Microgreens are herbs and leafy vegetables that are harvested young when they're still very small — they are approximately an inch tall when harvested. Microgreens are a trending grocery staple that can be added to salads, sandwiches, or even stir-fries. There is quite a bit of variety when it comes to microgreens, as any of these types of vegetables harvested early can be given this classification. This quick-growing food can be ready to eat in as little as three weeks and has plenty of health benefits.
Microgreens can be grown almost anywhere, including outside in a garden bed, or in a container indoors. If being planted outside, the soil should be loose and raked smooth. The seed mix should be scattered approximately 1/8 to 1/4 inches apart. Once scattered, cover the seeds with 1/8 inch of soil.
When growing microgreens in a container, make sure to choose a pot that is at least 2 inches deep. You'll plant the seeds the exact same way.
Microgreens do not take up much room. A container can be any diameter, as long as it is at least 2 inches deep. Many microgreen growers use racks within a greenhouse to maximize vertical space when growing multiple plants at one time.
At the very least, microgreens need four hours of sunlight a day. In the winter season, when the sun isn't that strong, your plants may need more. If you're growing indoors, a south-facing window is recommended, but eastern or western orientation will work as well. A pale and spindly plant is a likely sign that the leaves are not getting enough daily sunlight.
Microgreens should be watered gently, and the soil shouldn't be allowed to dry out — daily watering is usually the recommendation. You can use a watering can, but microgreens are fragile and may benefit from a sprayer more. A mist is ideal, as it will still water your microgreens, but prevent overwatering or flattening the tiny plants. Always weed the area so that the baby greens do not have to compete for water and essential nutrients.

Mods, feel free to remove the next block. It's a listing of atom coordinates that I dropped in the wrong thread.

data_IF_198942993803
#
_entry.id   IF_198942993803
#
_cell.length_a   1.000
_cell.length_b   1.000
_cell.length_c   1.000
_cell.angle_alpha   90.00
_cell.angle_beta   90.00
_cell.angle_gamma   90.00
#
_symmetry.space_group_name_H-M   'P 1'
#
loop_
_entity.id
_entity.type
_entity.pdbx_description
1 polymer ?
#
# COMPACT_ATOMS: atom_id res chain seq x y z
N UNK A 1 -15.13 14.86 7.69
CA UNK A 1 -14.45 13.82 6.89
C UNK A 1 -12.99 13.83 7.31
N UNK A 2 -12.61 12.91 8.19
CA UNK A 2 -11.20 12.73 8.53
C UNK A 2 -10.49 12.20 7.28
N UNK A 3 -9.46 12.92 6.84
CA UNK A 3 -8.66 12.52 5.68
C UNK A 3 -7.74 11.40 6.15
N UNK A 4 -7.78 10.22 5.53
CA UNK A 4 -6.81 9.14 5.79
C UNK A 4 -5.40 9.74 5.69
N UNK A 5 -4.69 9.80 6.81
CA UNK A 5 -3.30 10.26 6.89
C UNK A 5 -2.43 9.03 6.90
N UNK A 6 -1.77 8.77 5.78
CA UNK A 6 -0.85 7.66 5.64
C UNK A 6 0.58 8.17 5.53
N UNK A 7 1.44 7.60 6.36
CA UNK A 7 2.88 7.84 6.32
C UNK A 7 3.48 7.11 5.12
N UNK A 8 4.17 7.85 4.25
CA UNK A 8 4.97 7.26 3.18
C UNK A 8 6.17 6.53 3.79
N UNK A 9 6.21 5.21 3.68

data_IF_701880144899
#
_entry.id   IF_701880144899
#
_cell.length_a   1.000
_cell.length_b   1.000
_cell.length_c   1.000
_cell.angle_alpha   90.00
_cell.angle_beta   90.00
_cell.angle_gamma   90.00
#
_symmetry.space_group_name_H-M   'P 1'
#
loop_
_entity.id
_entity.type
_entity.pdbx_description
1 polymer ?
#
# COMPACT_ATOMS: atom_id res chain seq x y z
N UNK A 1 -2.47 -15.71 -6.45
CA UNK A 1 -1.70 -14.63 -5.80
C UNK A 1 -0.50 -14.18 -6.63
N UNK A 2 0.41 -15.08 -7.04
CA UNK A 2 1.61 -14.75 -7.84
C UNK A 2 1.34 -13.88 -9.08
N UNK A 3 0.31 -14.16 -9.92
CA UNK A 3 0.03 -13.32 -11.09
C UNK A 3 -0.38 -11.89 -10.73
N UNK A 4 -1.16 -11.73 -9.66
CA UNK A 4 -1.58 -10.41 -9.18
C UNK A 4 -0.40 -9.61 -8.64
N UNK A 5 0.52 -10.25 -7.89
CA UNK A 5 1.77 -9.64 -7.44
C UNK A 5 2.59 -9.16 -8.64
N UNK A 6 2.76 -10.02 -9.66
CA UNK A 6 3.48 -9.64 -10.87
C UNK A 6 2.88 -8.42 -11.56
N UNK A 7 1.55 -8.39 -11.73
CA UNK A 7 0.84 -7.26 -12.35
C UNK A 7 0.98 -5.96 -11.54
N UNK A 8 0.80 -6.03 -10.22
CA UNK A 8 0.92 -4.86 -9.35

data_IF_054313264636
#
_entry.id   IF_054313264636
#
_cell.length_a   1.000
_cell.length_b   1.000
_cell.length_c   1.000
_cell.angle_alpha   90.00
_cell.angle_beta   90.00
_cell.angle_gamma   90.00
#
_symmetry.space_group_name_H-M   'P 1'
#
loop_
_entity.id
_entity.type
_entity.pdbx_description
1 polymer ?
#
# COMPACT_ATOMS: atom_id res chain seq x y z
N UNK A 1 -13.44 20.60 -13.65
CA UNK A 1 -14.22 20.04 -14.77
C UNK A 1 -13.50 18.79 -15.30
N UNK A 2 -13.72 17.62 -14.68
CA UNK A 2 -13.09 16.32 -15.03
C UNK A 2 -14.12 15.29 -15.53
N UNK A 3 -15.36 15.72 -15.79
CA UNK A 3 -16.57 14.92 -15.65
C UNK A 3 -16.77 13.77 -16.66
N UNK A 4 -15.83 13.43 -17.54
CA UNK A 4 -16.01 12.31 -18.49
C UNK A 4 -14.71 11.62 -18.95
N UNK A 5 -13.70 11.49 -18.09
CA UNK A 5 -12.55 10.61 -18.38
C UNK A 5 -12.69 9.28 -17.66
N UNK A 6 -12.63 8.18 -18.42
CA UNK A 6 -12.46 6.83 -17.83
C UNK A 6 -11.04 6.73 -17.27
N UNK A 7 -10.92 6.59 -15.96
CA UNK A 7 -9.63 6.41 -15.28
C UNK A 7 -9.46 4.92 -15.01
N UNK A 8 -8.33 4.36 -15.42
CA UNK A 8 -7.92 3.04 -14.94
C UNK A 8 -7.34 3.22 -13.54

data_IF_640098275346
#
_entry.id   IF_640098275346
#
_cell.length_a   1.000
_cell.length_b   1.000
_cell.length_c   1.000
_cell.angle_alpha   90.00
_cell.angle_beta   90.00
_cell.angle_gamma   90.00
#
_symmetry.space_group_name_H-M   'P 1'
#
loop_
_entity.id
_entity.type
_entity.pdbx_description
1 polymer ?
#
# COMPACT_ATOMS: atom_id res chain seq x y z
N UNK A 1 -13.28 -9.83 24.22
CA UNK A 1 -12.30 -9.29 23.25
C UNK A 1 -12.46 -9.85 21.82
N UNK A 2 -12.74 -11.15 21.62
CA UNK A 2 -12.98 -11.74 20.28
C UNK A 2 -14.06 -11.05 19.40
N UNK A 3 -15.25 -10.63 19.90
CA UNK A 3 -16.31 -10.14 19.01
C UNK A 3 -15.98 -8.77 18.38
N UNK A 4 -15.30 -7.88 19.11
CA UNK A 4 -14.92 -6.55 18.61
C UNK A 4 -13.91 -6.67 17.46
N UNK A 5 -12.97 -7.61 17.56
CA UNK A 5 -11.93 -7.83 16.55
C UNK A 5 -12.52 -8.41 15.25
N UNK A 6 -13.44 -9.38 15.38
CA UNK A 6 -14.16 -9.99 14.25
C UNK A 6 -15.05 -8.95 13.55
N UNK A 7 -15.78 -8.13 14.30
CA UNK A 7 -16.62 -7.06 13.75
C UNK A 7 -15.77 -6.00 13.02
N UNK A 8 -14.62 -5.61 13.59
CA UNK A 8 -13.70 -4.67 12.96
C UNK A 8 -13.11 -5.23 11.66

It is not very common to get pests when microgreens are grown indoors, but bugs may find your plants, indoors or out. The most common pest is plant lice, and they will cause the leaves to deform and turn yellow in color. Neem oil or insecticidal soap is typically used to control plant lice. You can also use the home remedy of water and a few drops of dish soap to stop the infestation.
The most common diseases that can harm microgreens are Botrytis and damping off. Botrytis is a fungus that creates grey mold on the leaves and thrives in wet conditions. Experts recommend removing the affected parts of the plant and hold off watering the plant at night. To prevent botrytis, make sure the water is touching only the soil, not the fragile leaves.
Damping off also occurs when there is an abundance of moisture. This typically means the soil is too wet; the plant may suddenly wilt and die off. This can be prevented by avoiding overwatering and keeping good air circulation around your greens.
Because microgreens grow and are harvested so quickly, it may be easier or necessary to start from scratch if your plants are overcome by one of these diseases.
Microgreens do not require any special care, but you can take steps to help them thrive. When selecting a container for your seeds, a pot with drainage holes will prevent the tender roots from sitting in any excess water. It is also best to use a seed starting mix as soil to encourage the tiny sprouts to grow. Lastly, because microgreens already grow so quickly, it is best to skip fertilizer.
Microgreens are typically harvested and consumed soon after, so they are not often propagated. However, the stems of the greens can be placed in water to allow roots to grow. Soon after, new leaves will form. When microgreens are harvested, many types, such as peas and kale, can be regrown and cut multiple times.
The best time to harvest your microgreens is during the early morning or late evening hours when they are more likely to be fresh and healthy. The leaves should be cut at a minimum of one inch above the soil, but can also be as tall as four inches. After trimming, rinse your microgreens to remove any unwanted soil before adding them to salads or other recipes.
Microgreens are packed with nutrients including potassium, zinc, iron, magnesium, and copper. Research has also shown that they contain a wider variety of antioxidants than a mature crop of the same species. Consuming microgreens can help with a variety of health problems, from reducing the risk of heart disease and fighting against cancer to improving the immune system and eyesight, and even reducing constipation.